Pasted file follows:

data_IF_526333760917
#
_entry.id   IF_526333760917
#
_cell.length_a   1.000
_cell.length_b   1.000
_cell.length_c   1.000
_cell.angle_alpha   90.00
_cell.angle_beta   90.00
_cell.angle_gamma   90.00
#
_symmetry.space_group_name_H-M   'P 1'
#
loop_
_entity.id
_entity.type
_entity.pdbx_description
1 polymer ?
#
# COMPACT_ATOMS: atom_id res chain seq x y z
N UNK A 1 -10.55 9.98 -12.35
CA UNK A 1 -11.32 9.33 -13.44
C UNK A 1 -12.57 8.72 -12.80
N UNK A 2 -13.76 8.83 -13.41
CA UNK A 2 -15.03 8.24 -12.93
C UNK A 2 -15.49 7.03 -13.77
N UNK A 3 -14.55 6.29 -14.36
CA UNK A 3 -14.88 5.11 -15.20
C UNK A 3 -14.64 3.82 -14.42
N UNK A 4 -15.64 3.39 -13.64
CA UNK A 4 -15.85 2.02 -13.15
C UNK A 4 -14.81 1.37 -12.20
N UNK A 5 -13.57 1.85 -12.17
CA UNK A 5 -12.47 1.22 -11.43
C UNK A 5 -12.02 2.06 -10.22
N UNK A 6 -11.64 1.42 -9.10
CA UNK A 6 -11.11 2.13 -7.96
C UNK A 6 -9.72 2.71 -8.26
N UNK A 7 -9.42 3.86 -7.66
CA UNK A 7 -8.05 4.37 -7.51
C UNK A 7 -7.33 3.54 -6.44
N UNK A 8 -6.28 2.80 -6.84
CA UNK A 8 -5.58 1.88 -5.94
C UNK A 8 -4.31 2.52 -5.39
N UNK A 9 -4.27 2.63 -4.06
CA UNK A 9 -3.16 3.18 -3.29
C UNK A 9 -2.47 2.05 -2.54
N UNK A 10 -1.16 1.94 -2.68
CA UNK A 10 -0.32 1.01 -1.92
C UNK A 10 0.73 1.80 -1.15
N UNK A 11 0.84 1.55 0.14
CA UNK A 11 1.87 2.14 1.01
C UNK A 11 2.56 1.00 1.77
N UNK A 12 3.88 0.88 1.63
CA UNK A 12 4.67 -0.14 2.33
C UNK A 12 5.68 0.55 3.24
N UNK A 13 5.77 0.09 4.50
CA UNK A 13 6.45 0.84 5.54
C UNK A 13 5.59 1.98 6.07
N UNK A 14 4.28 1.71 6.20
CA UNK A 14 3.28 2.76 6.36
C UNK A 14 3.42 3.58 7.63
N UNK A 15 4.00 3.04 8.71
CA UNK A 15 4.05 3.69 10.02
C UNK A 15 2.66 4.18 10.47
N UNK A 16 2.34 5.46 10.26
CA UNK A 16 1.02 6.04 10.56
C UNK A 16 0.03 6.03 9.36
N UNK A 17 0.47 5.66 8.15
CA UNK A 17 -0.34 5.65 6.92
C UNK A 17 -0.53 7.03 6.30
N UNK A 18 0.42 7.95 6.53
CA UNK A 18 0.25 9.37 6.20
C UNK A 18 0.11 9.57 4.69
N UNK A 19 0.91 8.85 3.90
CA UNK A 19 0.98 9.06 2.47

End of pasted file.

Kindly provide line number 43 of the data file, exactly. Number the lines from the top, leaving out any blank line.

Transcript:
CA UNK A 8 -5.58 1.88 -5.94